failing to provide a specimen of breath, blood or urine without reasonable excuse after having driven or attempted to drive
Up to 6 months in prison and a fine up to £5000
challenges to the procedure applied or showing there was a good reason not to provide the specimen
It is an offence under s6 (roadside) or 7(6) (police station) of the Road Traffic Act 1988 to fail to provide a specimen of breath, blood or urine without reasonable excuse after having driven or attempted to drive. The prosecution do not have to show that you were driving, just that they had grounds to believe you were and it was a lawful request. You would also be open to prosecution if you were in charge of a vehicle (such as supervising a learner).
Normally the charge will follow a positive roadside breath test, although failure to provide a specimen at the side of the road is sufficient. Following a positive roadside test you are taken to the police station for a full test, to confirm the levels of the reading. The most common test at the police station is blowing into a Lion Intoximeter, but the police can decide which specimen they wish to take. You are then under an obligation to co-operate with this. You are not entitled to refuse to give a specimen until you have obtained legal advice or negotiate on the type of specimen to be given.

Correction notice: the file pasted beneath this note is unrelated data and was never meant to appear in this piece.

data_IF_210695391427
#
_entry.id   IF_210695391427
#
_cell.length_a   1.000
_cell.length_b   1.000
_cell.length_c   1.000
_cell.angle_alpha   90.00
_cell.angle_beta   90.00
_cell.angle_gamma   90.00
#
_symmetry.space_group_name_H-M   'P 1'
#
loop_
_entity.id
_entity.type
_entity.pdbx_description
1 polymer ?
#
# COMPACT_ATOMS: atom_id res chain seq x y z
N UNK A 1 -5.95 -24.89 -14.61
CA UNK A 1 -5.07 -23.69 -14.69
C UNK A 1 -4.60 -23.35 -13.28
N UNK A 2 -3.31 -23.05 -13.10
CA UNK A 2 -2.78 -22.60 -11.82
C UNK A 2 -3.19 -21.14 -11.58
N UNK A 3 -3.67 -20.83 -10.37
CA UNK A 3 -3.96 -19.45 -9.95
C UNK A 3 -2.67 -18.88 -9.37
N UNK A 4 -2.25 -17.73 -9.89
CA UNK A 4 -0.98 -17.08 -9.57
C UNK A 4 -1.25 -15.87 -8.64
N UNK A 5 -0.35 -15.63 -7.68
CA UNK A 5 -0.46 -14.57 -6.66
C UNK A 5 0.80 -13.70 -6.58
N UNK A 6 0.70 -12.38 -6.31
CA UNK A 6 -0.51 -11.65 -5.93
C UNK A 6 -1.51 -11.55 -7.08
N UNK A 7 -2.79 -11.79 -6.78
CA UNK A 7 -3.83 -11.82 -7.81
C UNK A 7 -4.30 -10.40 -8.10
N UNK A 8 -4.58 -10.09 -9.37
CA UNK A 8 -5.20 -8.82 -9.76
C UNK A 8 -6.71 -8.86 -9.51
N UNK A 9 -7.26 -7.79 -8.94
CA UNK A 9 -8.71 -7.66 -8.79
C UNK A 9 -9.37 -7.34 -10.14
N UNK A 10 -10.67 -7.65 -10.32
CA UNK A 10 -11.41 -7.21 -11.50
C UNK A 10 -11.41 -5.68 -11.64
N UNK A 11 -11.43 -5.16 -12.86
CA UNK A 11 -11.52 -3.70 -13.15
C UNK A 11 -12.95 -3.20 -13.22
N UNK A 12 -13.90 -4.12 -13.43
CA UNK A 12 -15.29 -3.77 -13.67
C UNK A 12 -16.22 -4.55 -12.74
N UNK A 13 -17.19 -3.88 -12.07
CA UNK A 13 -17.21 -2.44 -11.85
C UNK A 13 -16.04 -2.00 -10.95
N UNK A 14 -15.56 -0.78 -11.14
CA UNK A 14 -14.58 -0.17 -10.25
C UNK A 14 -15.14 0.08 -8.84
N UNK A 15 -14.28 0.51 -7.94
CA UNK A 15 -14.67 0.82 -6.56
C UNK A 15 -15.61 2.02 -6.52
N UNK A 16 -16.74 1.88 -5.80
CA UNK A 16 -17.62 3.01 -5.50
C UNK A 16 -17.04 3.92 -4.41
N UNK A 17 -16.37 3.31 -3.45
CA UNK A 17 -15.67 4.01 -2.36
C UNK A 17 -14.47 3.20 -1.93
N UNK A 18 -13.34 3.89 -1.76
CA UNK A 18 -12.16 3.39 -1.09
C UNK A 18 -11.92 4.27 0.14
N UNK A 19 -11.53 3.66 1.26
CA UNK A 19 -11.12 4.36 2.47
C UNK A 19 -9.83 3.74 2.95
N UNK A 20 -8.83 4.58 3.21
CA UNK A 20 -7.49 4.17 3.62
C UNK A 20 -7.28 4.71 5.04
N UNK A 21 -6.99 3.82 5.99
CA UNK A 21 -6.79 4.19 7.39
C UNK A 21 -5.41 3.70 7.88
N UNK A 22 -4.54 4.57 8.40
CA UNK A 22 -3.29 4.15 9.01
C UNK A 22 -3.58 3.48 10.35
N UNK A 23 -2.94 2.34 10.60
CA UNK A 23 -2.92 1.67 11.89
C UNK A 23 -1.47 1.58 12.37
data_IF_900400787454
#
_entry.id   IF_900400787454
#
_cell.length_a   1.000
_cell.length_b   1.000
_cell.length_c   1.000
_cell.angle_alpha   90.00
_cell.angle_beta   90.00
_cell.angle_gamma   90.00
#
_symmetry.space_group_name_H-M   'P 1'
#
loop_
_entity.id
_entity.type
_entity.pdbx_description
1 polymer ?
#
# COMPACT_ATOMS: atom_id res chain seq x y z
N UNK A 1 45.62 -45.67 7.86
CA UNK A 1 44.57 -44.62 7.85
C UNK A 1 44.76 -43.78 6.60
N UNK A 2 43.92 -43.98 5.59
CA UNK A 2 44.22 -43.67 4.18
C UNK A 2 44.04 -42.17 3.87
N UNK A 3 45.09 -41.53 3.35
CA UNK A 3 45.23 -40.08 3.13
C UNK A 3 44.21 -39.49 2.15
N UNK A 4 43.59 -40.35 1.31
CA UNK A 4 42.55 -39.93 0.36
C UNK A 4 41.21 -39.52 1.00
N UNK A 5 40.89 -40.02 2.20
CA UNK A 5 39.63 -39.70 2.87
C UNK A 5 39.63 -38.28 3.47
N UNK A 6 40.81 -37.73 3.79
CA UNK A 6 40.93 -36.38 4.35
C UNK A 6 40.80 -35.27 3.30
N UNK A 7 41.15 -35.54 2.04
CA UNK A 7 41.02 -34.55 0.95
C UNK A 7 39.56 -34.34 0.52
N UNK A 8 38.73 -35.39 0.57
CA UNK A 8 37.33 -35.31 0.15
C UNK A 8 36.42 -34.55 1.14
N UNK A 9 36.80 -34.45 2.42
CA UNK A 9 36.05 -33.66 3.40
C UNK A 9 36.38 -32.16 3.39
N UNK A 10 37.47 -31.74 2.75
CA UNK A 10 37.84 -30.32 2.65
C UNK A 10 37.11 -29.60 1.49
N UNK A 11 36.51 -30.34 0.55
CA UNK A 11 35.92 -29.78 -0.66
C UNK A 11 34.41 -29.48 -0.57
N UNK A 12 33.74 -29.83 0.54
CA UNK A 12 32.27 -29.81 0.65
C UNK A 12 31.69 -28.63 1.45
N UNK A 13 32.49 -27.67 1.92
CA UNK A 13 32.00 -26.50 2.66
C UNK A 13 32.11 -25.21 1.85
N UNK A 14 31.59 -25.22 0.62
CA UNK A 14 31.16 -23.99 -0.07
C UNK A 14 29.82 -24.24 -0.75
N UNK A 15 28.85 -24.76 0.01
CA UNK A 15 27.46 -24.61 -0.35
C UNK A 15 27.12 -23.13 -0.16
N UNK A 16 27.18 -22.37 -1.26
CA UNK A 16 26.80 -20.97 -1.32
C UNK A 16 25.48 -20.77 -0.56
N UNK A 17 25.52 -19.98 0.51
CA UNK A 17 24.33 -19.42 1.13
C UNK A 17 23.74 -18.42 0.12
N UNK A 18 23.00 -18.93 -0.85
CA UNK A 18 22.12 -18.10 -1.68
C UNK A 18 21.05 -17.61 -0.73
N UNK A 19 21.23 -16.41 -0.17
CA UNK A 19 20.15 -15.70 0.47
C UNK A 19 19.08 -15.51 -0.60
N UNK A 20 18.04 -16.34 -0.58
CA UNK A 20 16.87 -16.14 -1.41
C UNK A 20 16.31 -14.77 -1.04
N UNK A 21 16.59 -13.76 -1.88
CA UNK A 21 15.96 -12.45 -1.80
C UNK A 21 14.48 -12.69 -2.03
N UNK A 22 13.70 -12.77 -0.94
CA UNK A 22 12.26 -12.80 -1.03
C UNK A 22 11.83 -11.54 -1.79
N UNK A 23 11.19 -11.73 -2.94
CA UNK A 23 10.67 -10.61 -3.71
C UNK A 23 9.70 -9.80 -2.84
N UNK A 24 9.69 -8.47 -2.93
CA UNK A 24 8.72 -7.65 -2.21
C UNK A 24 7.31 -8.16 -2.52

No, there is no requirement for an NIP for refusing to provide a specimen.
Up to 6 months in prison and a fine up to £5000.
3-11 penalty points for refusing at the police station, 4 penalty points for refusing a roadside test and 10 when in charge of the vehicle.
Revocation of your licence for a minimum period of 12 months (18 months being the usual starting point and 3 years being possible) with a possibility of a re-test, unless it was at the roadside where there is a complete discretion.
There is a real risk of custody or a community punishment in these cases.
You are generally treated the same as if you were drink driving, the presumption being that your refusal was due to the fact that you were over the limit. Where faced with this charge we recommend you seek prompt legal advice. Defences can range from challenges to the procedure applied to showing that there was a good reason not to provide the specimen (such as asthma or a panic attack) .
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